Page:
As is more clearly shown in FIGS. 4 and 7 of the drawings, the spring 38 is received within a hole 40 in the finger 15. The spring 38 is designed to pivot the finger 15 to its closed position, so the hole 40 must be rearward of the pin 36, as is shown in FIG. 3.

It will further be realized by those skilled in the art that the fingers, such as the fingers 15, should pivot out to the closed position, but should stop at a predetermined position. Also, when a bottle urges the fingers rearwardly to their open position, the fingers should stop at or before a predetermined position. To assure that the fingers stop at the preferred positions, the fingers of the present invention include a front, vertical surface 33 and a rear, angled surface 37. The bottom of the pin 36 is rounded to allow easy pivotal motion.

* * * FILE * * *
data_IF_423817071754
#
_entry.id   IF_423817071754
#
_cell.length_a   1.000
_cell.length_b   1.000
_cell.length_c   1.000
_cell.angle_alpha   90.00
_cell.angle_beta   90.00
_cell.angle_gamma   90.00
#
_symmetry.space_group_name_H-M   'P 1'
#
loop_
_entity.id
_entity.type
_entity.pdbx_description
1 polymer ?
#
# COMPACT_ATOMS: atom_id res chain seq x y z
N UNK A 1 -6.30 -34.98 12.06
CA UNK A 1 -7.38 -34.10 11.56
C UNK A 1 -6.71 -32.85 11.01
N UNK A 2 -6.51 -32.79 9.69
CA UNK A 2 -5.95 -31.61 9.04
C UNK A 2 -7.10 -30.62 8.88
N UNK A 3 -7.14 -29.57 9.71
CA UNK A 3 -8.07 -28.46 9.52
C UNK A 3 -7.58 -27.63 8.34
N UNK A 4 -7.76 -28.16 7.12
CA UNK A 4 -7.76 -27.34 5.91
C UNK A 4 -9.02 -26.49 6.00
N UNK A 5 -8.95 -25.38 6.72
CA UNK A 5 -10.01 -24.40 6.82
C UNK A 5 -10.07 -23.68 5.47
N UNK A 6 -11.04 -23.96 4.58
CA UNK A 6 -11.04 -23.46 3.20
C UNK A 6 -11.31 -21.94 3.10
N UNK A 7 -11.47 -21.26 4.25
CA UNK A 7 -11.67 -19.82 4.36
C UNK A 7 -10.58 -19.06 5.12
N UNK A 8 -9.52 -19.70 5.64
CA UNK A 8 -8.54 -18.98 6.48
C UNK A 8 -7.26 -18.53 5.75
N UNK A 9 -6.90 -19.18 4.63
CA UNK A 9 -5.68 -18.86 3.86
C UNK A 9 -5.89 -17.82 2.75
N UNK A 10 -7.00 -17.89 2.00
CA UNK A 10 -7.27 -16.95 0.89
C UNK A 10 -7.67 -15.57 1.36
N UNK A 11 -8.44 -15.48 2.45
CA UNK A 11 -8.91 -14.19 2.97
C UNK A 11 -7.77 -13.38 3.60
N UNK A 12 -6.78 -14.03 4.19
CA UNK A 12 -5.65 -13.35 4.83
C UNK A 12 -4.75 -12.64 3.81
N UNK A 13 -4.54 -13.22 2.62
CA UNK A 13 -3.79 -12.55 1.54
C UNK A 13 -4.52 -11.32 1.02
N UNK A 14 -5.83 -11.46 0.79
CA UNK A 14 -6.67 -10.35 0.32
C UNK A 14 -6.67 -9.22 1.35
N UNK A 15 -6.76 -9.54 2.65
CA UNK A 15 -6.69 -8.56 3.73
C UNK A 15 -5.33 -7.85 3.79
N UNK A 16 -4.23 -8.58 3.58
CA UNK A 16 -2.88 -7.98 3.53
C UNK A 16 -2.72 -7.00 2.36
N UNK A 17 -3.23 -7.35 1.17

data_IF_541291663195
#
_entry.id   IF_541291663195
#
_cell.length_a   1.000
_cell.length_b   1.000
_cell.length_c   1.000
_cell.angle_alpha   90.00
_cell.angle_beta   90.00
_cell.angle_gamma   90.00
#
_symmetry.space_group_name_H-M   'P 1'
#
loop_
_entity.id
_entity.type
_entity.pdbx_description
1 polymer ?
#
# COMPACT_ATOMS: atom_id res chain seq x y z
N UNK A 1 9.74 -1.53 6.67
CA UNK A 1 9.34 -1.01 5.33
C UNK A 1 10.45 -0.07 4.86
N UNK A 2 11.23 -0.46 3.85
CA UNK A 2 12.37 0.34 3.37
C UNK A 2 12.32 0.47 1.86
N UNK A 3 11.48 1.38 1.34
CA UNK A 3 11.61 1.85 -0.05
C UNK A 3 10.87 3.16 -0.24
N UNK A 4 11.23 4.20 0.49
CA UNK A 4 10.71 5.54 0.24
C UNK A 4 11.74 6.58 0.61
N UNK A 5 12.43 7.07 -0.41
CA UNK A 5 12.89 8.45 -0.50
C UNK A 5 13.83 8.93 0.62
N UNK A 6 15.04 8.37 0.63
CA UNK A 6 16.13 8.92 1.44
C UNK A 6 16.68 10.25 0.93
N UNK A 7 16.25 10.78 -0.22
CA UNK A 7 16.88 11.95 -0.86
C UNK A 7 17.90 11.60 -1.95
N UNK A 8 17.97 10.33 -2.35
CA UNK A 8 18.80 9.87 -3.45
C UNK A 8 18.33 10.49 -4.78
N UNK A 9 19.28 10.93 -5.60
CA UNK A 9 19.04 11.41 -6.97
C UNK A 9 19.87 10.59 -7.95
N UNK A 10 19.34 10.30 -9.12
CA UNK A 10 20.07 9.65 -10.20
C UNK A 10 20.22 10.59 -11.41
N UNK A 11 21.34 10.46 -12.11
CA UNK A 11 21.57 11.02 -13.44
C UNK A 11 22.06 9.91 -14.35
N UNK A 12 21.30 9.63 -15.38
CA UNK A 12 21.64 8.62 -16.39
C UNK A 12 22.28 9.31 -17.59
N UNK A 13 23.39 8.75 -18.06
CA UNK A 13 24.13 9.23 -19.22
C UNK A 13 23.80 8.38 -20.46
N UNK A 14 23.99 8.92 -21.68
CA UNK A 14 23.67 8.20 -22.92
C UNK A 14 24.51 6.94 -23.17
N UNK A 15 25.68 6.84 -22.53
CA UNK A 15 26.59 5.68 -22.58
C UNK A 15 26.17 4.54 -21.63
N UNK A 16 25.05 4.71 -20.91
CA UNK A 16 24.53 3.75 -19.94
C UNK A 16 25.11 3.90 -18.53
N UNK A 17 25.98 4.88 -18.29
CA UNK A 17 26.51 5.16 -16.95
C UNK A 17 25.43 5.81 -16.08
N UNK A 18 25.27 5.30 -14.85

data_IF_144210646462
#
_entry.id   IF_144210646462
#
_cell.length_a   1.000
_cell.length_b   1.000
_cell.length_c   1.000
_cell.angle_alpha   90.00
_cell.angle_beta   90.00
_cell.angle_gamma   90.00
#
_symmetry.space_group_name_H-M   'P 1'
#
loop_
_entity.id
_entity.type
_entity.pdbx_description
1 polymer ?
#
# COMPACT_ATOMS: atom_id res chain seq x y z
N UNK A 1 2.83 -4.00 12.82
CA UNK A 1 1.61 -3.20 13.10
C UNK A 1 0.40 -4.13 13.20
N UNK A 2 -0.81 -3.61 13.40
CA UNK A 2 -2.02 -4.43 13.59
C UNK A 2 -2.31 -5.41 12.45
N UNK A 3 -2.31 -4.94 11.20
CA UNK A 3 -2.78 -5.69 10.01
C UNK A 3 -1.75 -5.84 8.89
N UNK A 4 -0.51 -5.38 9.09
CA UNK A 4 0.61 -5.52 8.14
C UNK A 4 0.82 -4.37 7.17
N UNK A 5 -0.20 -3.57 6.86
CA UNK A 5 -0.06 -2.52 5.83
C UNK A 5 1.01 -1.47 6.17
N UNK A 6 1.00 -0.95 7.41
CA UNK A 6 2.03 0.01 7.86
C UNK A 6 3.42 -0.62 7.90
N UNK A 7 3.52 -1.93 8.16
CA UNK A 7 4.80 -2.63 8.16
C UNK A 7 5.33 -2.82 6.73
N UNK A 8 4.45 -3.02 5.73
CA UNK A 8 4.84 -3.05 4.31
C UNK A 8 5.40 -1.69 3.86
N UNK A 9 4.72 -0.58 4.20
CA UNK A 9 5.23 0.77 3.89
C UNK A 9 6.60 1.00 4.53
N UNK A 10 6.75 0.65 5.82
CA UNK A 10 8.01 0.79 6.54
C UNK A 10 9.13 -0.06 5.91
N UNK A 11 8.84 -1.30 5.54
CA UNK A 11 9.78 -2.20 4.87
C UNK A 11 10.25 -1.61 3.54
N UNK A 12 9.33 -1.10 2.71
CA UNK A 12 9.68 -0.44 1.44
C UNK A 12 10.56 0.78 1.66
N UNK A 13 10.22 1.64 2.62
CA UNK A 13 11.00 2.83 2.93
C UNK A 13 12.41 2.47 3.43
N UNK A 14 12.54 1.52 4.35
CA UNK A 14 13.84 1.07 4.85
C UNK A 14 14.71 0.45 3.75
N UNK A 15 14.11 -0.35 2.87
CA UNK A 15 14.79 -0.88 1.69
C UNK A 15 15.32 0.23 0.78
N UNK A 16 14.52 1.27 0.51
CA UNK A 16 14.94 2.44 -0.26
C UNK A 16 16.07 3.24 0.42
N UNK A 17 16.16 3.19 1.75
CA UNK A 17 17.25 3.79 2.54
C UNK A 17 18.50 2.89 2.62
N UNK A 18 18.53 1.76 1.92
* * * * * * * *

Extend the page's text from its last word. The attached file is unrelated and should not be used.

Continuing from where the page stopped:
Thus, looking at FIGS. 3 and 7 of the drawings, it will be seen that the finger 15 will pivot freely with the rounded surface of the pin acting against the rounded bottom of the slots 34. When the finger 15 pivots to its forwardmost position, the angled surface 37 will engage the wall of the slot 34 to prevent further movement. When the finger 15 moves rearwardly to its open position, the vertical surface 33 will engage the opposite wall of the slot 34 to prevent further motion of the finger 15. Thus, the pin 36 as shown provides for the pivotal motion of the finger 15, and further provides stop means for the finger for limiting motion in each pivotal direction.

Though the finger 15 may be made of numerous different materials, it is here contemplated that the fingers will be made of a plastic material. In this event, the integrally molded pin 36 may not have sufficient strength. As a result, the finger 15 is shown as having a reinforcing pin 36A within the pin 36. Steel or other material can be used to provide the reinforcing pin 36A to give the desired strength.

It will be readily seen in FIG. 4 that, due to the location of the pivot pin 36 and the spring 38, this entire mechanism is completely protected from any debris since the entire assembly is covered by the block 14. The mechanism is therefore very secure and reliable.